A SHORTLIST of a dozen potential dumps for dangerous nuclear waste that has been kept secret for more than 15 years has today been unveiled in response to a freedom of Information request from the Sunday Herald.
The government's nuclear waste agency, Nirex, has for the first time revealed the identity of five sites in Scotland and seven sites in England that were considered geologically suitable for a deep underground repository. The list was drawn up in the late 1980s, but some of the sites could again become candidates for disposing of highly radioactive waste in the future.
"The geology in the UK has not changed," said Nirex in a briefing to MSPs and local authorities, "so sites that were considered to be potentially suitable previously on geological grounds could be considered suitable in a future site selection process."
Amongst the sites selected are two tiny uninhabited islands either side of Barra in the Western Islands, Fuday and Sandray. Another is a site under the sea off the port of Hunterston in South Ayrshire.
The remote community of Altnabreac in Caithness was another candidate for nuclear waste, as was the land next to the Dounreay nuclear plant 18 kilometres to the north.
Experts say that another attempt to find waste sites would be likely to end up with a similar list. "I suspect that some of the sites nominated by NIREX will end up on the short list for detailed examination," said Keith Baverstock, a radiation scientist from the University of Kuopio in Finland.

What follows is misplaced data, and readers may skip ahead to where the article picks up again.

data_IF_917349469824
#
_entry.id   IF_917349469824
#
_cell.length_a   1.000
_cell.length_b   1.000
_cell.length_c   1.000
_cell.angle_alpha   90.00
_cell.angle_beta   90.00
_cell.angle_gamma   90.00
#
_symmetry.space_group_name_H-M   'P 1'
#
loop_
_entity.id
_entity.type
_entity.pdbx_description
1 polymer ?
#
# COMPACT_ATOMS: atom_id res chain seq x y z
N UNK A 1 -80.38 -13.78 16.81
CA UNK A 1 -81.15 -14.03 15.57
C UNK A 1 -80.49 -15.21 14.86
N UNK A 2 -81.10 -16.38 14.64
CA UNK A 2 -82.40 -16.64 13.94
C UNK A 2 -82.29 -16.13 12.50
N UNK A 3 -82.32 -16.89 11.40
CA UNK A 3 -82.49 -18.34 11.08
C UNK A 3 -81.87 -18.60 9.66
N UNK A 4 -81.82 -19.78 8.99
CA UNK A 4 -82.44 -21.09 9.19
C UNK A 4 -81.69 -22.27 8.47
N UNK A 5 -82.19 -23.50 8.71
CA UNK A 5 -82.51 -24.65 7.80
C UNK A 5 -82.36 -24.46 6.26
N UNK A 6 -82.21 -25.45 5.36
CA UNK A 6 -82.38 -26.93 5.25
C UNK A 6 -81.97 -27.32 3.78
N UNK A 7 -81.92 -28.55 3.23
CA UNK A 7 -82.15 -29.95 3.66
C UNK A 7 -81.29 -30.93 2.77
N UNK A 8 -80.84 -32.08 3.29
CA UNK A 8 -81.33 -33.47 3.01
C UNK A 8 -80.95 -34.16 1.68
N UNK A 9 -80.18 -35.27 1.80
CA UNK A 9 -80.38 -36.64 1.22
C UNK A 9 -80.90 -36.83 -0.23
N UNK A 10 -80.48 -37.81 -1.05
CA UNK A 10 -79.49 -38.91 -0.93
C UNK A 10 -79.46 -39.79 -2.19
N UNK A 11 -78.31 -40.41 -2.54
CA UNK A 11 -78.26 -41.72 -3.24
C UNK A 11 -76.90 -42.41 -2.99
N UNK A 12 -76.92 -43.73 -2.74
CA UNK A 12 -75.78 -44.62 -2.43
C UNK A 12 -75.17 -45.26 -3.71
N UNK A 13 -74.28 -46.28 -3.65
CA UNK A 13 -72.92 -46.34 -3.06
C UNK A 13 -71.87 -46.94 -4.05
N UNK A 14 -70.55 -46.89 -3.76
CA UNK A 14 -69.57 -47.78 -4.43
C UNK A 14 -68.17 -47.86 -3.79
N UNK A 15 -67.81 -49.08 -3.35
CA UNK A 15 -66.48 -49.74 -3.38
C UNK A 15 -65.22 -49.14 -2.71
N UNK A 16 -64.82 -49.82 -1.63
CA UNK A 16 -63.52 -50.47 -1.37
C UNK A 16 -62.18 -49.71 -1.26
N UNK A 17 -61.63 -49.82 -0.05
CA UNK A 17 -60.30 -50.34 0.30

"There will be overlaps", agreed Dave Holmes, director of environment and hazards at the British Geological Survey in Keyworth, Nottingham. "It is unlikely that a new site selection exercise would produce exactly the same shortlist of sites."
But in a letter to MSPs yesterday, the Environment Minister, Ross Finnie, said the list was "of an historical nature which is of little relevance to current UK policy." He pointed out that the Scottish Executive, with the help of the Committee on Radioactive Waste Management (CoRWM), had embarked on a new process to decide the best way of dealing with the UK's growing mountain of radioactive waste.
According to Nirex, the last inventory of UK nuclear waste stocks in 2001 showed that there were over 92,000 cubic metres of high, medium and low-level waste in storage at 34 locations around the UK. This is set to rise in volume five times over the next hundred years, even assuming no new nuclear power stations are built.
The 2001 waste inventory contained a massive amount of radioactivity -63 million terabecquerels. This is at least five times more than all the radioactivity released by Chernobyl accident in 1986.
The potential waste dumps in England include two in Essex, one next to the Bradwell nuclear power station and the other on a military research site on Potton Island, near Southend on Sea. There is a site on an MoD training area near Stanford in Norfolk and one at Killingholme on South Humberside.
Another offshore site is in the North Sea off the port of Redcar, near Hartlepool, and there were two potentially suitable sites identified near the Sellafield nuclear plant in Cumbria.
The shortlist was drawn up in the late 1980s from a long list of 537 sites throughout the UK, half of them owned by the MoD. One of the sites on a farm near Sellafield was eventually selected by Nirex, but it was rejected by the government in 1997 after a public inquiry suggested Nirex's case was scientifically flawed.